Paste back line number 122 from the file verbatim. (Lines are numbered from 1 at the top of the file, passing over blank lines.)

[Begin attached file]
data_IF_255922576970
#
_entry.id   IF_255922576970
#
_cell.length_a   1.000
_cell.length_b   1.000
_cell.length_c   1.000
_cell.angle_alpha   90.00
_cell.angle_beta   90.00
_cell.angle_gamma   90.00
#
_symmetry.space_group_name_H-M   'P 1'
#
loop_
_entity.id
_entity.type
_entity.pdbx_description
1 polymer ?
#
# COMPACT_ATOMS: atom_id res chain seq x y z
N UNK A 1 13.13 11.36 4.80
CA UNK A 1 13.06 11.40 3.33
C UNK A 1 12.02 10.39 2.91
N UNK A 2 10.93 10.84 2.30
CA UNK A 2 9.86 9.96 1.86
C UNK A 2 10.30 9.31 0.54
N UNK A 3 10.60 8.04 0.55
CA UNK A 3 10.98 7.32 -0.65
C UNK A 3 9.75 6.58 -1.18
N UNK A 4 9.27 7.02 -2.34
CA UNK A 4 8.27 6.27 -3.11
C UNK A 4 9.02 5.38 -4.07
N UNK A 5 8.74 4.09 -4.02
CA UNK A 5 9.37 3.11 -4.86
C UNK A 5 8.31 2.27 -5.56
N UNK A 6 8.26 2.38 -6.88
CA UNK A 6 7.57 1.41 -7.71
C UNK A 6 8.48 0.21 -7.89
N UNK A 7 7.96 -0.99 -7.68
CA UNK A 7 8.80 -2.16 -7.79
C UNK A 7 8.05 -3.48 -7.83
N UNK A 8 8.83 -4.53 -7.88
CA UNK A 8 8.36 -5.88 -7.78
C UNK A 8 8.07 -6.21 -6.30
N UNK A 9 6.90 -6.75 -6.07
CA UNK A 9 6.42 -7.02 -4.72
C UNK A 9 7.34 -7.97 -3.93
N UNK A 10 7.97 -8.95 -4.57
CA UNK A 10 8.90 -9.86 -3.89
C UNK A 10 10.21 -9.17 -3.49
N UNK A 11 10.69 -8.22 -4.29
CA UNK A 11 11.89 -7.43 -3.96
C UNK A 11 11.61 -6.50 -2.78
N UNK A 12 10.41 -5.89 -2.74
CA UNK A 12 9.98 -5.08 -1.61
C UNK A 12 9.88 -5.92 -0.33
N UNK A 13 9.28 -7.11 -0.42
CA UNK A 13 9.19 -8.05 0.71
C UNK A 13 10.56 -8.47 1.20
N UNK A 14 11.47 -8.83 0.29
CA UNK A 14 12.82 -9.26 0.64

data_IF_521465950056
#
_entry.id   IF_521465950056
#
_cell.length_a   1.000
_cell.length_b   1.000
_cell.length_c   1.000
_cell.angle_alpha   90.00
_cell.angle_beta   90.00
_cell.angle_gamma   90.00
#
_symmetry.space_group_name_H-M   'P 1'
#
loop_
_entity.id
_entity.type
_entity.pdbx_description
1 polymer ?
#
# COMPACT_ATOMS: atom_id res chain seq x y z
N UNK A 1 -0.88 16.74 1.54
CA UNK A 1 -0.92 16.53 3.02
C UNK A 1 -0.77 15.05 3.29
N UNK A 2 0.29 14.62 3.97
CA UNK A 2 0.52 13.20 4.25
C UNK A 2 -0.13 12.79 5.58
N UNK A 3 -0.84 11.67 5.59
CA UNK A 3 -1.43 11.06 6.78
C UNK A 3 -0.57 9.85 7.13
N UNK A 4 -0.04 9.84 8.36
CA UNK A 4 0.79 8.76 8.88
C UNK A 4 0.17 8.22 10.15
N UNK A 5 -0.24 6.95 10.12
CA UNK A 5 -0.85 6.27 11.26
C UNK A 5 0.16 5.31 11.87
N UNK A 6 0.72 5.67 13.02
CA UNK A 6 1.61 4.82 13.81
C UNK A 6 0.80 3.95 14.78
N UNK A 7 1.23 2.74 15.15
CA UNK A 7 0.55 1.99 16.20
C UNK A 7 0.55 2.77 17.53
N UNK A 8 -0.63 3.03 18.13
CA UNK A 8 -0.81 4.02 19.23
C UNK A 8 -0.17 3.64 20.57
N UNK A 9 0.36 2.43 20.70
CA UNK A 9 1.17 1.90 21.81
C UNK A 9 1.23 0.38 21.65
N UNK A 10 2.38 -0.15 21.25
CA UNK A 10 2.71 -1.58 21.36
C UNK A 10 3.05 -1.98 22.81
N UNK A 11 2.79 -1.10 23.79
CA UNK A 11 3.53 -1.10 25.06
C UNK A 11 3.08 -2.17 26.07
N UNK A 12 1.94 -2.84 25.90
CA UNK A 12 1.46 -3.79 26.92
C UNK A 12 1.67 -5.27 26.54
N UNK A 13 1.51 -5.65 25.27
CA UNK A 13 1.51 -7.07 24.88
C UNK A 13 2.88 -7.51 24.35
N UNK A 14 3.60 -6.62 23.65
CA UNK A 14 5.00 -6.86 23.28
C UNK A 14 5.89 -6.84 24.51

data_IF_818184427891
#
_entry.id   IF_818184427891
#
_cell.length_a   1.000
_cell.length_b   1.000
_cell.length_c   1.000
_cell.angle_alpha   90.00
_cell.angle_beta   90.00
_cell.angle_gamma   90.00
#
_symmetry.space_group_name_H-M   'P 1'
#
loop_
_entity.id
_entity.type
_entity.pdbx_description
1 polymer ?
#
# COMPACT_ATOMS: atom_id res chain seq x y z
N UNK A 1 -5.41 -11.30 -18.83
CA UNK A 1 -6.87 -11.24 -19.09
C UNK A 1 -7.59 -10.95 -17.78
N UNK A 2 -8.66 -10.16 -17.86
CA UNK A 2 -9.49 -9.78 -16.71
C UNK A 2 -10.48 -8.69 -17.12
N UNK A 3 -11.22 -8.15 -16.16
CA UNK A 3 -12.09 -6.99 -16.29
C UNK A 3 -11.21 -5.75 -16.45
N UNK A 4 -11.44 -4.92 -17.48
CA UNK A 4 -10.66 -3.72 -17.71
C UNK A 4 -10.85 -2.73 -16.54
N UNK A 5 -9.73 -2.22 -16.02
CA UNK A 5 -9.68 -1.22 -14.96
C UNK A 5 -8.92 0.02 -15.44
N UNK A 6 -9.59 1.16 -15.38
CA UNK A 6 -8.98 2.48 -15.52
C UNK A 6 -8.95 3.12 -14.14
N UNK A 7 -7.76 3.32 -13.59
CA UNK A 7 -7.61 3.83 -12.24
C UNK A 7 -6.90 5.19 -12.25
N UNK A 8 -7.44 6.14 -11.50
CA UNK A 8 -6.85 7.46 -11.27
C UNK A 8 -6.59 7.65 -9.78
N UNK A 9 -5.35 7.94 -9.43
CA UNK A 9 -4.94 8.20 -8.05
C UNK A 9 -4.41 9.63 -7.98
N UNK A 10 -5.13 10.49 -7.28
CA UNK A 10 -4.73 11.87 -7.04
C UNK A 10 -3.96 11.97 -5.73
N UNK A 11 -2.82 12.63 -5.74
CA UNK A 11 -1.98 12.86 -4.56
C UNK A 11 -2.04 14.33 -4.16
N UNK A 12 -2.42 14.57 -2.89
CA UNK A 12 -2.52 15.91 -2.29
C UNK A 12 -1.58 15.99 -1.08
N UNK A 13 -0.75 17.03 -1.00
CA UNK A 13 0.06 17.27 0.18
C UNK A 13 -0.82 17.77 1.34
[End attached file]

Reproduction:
CA UNK A 14 5.00 -6.86 23.28